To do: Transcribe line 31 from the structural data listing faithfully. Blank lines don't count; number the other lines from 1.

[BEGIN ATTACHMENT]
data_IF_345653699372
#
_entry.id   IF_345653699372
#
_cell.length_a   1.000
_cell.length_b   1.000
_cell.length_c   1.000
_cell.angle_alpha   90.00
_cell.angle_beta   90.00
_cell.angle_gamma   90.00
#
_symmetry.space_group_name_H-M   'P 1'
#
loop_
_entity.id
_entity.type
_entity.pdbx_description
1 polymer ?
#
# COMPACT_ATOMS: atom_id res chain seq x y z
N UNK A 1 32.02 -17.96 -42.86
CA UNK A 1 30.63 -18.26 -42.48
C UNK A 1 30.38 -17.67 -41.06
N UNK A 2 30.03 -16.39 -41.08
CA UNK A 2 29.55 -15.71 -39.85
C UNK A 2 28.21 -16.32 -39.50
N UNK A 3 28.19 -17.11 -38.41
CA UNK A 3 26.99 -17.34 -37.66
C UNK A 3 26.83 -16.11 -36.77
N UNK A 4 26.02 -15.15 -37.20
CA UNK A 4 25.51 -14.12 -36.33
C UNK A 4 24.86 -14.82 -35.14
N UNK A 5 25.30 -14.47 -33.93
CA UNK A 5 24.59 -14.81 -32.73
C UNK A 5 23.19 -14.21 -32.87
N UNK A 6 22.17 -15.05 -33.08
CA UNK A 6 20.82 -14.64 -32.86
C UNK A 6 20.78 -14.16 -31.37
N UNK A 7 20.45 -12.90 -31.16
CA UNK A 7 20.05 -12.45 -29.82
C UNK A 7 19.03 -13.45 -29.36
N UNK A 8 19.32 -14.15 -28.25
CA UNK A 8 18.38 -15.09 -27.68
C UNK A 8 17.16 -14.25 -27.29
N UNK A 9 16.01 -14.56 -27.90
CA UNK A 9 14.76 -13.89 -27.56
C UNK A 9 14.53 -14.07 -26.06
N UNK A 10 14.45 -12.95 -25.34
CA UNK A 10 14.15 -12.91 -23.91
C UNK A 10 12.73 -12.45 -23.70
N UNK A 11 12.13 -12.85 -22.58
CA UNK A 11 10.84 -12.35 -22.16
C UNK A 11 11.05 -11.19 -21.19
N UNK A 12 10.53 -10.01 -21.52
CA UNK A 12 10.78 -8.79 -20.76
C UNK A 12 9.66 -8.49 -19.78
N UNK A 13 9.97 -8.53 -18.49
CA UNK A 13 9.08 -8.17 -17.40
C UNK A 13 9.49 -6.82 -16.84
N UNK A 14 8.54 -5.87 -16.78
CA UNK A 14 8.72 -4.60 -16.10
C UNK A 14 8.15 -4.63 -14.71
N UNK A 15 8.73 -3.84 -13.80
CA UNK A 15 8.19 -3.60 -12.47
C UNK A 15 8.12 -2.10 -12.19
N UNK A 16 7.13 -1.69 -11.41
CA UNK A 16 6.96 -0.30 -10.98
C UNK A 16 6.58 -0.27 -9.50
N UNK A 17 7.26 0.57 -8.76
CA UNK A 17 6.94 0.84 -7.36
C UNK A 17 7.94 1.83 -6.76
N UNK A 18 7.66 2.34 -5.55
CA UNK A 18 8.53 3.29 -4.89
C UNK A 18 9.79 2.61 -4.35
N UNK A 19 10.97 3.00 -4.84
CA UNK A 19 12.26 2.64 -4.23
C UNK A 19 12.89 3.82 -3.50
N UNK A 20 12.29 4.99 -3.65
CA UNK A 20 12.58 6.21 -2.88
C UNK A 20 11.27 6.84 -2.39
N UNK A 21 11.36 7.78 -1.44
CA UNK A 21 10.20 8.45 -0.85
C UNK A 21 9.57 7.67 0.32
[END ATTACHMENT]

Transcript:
CA UNK A 4 25.51 -14.12 -36.33